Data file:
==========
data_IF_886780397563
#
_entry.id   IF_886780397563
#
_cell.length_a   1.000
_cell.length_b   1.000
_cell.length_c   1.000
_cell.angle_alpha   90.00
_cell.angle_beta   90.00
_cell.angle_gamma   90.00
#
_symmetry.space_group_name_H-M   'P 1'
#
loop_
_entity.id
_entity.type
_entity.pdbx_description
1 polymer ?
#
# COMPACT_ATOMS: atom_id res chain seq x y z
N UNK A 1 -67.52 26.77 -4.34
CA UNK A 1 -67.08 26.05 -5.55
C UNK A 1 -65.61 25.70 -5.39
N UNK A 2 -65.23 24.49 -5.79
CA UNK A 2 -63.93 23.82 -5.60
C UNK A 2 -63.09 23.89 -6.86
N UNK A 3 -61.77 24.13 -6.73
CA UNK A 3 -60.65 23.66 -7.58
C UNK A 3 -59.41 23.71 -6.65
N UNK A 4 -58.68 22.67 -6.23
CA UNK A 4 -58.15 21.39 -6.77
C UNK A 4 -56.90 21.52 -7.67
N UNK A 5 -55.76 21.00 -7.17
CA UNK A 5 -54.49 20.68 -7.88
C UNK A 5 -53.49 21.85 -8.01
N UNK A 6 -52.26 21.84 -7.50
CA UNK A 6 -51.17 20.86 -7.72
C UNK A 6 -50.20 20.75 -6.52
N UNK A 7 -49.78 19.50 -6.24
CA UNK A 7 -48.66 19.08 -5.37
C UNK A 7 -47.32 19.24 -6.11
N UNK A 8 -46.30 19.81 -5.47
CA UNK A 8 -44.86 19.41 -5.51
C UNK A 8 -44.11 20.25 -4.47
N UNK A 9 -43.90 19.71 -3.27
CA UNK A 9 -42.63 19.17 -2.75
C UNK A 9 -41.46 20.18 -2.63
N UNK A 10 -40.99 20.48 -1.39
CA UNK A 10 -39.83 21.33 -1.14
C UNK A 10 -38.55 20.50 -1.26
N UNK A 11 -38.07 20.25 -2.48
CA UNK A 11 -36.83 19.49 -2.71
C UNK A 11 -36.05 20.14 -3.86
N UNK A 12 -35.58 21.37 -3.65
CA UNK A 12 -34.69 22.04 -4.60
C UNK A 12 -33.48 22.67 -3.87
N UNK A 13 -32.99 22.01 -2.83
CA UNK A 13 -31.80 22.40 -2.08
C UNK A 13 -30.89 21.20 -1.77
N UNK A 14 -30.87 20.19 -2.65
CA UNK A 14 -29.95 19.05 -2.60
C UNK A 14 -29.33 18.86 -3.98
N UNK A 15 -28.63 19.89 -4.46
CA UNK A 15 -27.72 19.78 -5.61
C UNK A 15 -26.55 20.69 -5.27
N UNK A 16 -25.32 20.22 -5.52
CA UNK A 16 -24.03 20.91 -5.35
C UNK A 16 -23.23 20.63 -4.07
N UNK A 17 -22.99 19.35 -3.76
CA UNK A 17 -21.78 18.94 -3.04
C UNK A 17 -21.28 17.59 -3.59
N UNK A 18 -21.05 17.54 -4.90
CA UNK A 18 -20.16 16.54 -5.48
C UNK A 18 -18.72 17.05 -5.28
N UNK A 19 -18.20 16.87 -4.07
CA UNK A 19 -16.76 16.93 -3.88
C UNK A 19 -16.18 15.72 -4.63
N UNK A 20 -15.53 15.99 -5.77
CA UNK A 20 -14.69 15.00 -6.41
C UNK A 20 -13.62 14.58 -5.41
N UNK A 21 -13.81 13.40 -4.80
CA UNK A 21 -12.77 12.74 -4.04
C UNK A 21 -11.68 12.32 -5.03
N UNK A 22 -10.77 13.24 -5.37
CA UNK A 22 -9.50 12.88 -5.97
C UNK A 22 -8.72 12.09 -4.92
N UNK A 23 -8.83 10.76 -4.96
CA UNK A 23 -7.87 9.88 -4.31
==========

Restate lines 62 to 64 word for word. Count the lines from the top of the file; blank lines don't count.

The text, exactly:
C UNK A 14 -29.33 18.86 -3.98
N UNK A 15 -28.63 19.89 -4.46
CA UNK A 15 -27.72 19.78 -5.61